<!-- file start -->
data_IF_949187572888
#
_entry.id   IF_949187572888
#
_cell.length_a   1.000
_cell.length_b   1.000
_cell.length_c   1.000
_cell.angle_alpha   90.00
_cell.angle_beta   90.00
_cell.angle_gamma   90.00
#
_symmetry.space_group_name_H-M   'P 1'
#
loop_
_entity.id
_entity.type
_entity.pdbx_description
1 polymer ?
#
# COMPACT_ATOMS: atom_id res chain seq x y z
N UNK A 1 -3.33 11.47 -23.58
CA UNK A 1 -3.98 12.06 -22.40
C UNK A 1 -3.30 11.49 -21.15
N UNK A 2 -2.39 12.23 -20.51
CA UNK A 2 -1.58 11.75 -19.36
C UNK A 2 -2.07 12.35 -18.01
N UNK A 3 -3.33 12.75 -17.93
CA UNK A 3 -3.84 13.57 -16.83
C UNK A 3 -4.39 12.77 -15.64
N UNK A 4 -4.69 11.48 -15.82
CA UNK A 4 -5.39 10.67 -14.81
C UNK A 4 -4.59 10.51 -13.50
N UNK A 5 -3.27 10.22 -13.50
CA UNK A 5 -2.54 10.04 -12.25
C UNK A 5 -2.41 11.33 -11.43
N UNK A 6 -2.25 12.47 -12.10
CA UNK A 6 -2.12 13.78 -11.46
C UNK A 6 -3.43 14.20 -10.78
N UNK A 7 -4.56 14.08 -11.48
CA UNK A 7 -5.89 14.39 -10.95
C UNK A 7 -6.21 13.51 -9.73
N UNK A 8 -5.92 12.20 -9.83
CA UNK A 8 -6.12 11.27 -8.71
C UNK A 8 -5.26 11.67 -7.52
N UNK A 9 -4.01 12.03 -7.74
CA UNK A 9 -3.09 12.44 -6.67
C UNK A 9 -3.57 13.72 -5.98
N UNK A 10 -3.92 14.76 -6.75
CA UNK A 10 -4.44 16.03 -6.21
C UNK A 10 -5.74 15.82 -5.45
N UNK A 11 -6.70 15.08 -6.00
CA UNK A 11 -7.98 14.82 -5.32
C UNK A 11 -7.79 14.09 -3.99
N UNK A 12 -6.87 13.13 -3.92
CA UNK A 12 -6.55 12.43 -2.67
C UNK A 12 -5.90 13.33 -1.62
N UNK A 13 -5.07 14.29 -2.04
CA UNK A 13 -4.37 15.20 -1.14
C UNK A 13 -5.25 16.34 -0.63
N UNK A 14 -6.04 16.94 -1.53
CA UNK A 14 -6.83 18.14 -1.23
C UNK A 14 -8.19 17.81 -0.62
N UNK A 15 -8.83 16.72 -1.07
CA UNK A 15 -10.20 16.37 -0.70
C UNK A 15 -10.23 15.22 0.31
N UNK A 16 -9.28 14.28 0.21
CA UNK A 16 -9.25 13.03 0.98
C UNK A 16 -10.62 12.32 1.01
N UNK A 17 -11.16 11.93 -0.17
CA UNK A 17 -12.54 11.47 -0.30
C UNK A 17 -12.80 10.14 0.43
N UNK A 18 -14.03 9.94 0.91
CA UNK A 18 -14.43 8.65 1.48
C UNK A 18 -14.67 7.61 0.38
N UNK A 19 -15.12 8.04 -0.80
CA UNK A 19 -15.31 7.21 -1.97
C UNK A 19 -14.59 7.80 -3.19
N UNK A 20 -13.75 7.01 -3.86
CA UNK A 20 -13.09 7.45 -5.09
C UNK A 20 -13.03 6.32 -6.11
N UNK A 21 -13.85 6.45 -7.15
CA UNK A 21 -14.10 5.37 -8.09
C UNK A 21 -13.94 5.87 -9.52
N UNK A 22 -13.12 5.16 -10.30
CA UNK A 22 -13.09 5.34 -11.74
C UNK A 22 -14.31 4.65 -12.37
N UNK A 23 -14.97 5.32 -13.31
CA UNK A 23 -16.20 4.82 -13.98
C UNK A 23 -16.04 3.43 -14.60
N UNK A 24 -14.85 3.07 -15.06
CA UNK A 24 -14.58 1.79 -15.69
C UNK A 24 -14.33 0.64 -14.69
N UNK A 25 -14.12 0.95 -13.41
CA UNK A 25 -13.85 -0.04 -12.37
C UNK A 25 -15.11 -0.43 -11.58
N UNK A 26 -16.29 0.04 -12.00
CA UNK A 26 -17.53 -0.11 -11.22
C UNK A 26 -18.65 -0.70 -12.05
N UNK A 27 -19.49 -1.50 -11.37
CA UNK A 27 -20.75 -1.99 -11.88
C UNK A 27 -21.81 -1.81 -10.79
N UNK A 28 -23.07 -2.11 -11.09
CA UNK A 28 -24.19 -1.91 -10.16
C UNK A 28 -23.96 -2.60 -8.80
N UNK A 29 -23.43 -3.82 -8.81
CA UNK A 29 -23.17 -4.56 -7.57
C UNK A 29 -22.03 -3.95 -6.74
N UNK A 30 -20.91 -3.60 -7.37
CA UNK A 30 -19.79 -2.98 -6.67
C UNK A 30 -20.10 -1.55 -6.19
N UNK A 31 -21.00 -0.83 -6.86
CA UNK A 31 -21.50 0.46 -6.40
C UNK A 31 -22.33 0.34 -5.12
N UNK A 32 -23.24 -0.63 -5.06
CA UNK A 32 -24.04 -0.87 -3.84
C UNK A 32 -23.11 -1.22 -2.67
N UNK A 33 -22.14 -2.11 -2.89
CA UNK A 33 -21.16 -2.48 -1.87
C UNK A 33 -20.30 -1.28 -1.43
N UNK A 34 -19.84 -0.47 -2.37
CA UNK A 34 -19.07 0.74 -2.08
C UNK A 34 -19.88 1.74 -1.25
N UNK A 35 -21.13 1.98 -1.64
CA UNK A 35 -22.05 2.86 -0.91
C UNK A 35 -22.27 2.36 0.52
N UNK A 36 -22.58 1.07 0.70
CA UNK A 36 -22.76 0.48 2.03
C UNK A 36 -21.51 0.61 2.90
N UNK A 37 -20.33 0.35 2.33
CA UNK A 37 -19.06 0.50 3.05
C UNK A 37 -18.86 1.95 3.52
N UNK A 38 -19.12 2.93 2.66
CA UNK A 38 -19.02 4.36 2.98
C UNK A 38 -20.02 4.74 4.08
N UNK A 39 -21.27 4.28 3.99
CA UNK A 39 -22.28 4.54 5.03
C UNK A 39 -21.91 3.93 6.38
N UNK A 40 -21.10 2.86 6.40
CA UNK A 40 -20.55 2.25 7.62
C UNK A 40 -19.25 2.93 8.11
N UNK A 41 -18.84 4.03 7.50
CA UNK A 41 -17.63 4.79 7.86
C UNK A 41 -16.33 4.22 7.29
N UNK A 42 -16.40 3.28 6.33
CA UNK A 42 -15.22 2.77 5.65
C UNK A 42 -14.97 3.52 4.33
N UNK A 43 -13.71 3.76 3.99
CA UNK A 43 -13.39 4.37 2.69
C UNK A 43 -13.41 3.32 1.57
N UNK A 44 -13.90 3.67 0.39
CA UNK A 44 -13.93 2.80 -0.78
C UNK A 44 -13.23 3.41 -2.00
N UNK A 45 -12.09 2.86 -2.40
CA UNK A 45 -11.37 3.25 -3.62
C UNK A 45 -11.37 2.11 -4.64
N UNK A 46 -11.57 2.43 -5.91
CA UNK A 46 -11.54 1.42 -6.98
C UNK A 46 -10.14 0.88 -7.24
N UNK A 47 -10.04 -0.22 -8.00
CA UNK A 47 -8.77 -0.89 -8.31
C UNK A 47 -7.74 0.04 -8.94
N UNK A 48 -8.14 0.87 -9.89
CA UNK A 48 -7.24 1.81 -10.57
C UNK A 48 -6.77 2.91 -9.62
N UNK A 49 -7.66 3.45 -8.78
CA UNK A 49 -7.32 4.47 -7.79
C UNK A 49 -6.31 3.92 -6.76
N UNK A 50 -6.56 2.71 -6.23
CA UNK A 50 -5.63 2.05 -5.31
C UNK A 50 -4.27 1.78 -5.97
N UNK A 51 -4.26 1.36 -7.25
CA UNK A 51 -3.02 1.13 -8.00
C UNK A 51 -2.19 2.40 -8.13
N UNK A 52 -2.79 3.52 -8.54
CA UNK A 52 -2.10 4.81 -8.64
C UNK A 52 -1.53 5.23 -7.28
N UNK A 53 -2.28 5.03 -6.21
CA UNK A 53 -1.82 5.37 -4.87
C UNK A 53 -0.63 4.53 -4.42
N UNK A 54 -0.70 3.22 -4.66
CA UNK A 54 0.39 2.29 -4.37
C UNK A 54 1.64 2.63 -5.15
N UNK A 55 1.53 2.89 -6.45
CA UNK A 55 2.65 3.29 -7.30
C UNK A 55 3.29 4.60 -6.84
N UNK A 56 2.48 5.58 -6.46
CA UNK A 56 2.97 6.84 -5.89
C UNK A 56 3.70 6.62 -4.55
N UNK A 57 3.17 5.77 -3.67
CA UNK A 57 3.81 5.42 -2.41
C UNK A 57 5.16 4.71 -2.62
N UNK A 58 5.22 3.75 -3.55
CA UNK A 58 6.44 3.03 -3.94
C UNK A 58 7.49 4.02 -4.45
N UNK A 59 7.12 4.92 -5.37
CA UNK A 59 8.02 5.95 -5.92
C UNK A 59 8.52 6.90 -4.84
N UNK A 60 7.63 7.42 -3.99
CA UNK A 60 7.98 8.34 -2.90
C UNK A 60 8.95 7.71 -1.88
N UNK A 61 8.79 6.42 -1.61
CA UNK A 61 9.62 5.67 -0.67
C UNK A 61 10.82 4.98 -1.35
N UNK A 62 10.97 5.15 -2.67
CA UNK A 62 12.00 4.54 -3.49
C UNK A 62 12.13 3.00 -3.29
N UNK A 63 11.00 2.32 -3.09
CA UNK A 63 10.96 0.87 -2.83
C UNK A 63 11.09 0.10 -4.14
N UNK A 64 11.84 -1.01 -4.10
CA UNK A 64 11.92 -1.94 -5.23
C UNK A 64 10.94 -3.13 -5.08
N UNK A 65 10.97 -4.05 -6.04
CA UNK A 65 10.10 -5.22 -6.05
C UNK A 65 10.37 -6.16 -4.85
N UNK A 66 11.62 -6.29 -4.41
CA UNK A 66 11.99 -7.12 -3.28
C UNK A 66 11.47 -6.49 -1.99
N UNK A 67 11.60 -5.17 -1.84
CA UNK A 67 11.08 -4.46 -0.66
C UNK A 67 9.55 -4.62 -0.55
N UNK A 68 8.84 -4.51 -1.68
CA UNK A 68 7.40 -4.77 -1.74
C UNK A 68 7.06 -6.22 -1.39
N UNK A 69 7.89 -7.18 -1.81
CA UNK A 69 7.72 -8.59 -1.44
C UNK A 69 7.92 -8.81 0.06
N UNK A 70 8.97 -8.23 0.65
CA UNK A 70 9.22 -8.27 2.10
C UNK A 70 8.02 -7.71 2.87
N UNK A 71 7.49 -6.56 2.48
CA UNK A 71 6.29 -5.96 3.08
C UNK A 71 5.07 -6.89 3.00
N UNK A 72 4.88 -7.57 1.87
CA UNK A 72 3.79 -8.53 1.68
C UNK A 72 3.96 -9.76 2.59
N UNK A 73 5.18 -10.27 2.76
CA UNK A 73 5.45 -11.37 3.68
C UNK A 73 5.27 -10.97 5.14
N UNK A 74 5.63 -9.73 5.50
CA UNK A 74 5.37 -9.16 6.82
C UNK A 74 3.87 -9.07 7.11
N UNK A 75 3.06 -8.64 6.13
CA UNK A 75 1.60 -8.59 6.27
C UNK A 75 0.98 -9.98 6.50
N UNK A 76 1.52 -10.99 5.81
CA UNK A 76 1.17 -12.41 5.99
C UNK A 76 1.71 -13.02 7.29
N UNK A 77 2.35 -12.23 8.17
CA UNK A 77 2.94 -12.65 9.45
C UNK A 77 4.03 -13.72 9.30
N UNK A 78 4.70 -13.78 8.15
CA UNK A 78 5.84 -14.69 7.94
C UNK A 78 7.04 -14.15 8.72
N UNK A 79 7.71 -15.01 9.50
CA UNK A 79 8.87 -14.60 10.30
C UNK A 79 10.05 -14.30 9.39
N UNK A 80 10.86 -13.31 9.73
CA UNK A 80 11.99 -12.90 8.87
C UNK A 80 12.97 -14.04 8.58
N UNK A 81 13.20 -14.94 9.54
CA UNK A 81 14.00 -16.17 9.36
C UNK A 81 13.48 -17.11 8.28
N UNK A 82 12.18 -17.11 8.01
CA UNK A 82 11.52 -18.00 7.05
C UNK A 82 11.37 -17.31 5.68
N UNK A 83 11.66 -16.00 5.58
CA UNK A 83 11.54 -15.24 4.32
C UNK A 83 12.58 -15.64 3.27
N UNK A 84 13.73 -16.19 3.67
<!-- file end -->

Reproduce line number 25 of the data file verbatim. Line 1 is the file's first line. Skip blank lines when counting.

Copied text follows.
CA UNK A 2 -1.58 11.75 -19.36